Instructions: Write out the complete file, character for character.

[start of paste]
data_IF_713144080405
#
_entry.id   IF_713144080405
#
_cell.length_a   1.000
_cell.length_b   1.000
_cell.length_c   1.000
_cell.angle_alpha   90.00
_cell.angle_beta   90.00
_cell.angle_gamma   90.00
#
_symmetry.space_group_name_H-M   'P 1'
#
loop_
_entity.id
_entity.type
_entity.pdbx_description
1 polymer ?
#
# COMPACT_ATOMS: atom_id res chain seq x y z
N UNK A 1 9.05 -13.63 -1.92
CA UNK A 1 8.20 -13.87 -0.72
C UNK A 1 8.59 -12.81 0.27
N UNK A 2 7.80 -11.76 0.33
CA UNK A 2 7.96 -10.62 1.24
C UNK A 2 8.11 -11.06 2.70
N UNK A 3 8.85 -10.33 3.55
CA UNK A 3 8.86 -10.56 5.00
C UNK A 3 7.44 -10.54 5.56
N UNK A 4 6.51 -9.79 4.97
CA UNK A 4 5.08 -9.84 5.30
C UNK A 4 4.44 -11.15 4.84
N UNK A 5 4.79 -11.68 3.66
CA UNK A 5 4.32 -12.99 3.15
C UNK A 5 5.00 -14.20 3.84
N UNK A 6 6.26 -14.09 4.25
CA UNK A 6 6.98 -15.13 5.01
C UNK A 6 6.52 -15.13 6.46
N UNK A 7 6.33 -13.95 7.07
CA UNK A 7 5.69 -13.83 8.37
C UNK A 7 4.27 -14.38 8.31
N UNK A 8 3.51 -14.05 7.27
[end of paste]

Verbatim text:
data_IF_713144080405
#
_entry.id   IF_713144080405
#
_cell.length_a   1.000
_cell.length_b   1.000
_cell.length_c   1.000
_cell.angle_alpha   90.00
_cell.angle_beta   90.00
_cell.angle_gamma   90.00
#
_symmetry.space_group_name_H-M   'P 1'
#
loop_
_entity.id
_entity.type
_entity.pdbx_description
1 polymer ?
#
# COMPACT_ATOMS: atom_id res chain seq x y z
N UNK A 1 9.05 -13.63 -1.92
CA UNK A 1 8.20 -13.87 -0.72
C UNK A 1 8.59 -12.81 0.27
N UNK A 2 7.80 -11.76 0.33
CA UNK A 2 7.96 -10.62 1.24
C UNK A 2 8.11 -11.06 2.70
N UNK A 3 8.85 -10.33 3.55
CA UNK A 3 8.86 -10.56 5.00
C UNK A 3 7.44 -10.54 5.56
N UNK A 4 6.51 -9.79 4.97
CA UNK A 4 5.08 -9.84 5.30
C UNK A 4 4.44 -11.15 4.84
N UNK A 5 4.79 -11.68 3.66
CA UNK A 5 4.32 -12.99 3.15
C UNK A 5 5.00 -14.20 3.84
N UNK A 6 6.26 -14.09 4.25
CA UNK A 6 6.98 -15.13 5.01
C UNK A 6 6.52 -15.13 6.46
N UNK A 7 6.33 -13.95 7.07
CA UNK A 7 5.69 -13.83 8.37
C UNK A 7 4.27 -14.38 8.31
N UNK A 8 3.51 -14.05 7.27